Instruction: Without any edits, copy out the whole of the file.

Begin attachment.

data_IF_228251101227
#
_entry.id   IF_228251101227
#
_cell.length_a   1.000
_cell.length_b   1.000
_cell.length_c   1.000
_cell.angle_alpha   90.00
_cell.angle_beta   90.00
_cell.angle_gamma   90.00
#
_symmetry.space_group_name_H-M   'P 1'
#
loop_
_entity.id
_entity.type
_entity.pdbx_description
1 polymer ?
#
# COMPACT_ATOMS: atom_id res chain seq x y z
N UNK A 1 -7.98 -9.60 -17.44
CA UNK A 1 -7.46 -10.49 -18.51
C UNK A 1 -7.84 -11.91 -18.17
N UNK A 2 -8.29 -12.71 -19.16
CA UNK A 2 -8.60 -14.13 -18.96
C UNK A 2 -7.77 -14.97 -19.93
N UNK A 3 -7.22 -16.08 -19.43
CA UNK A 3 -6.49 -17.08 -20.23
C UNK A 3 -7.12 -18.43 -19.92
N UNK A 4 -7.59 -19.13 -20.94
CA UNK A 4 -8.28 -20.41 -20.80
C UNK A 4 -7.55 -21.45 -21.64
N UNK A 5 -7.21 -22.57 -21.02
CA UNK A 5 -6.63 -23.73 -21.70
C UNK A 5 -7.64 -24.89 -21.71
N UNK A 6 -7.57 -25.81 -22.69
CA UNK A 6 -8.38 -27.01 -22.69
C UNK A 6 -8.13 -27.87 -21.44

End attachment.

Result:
data_IF_228251101227
#
_entry.id   IF_228251101227
#
_cell.length_a   1.000
_cell.length_b   1.000
_cell.length_c   1.000
_cell.angle_alpha   90.00
_cell.angle_beta   90.00
_cell.angle_gamma   90.00
#
_symmetry.space_group_name_H-M   'P 1'
#
loop_
_entity.id
_entity.type
_entity.pdbx_description
1 polymer ?
#
# COMPACT_ATOMS: atom_id res chain seq x y z
N UNK A 1 -7.98 -9.60 -17.44
CA UNK A 1 -7.46 -10.49 -18.51
C UNK A 1 -7.84 -11.91 -18.17
N UNK A 2 -8.29 -12.71 -19.16
CA UNK A 2 -8.60 -14.13 -18.96
C UNK A 2 -7.77 -14.97 -19.93
N UNK A 3 -7.22 -16.08 -19.43
CA UNK A 3 -6.49 -17.08 -20.23
C UNK A 3 -7.12 -18.43 -19.92
N UNK A 4 -7.59 -19.13 -20.94
CA UNK A 4 -8.28 -20.41 -20.80
C UNK A 4 -7.55 -21.45 -21.64
N UNK A 5 -7.21 -22.57 -21.02
CA UNK A 5 -6.63 -23.73 -21.70
C UNK A 5 -7.64 -24.89 -21.71
N UNK A 6 -7.57 -25.81 -22.69
CA UNK A 6 -8.38 -27.01 -22.69
C UNK A 6 -8.13 -27.87 -21.44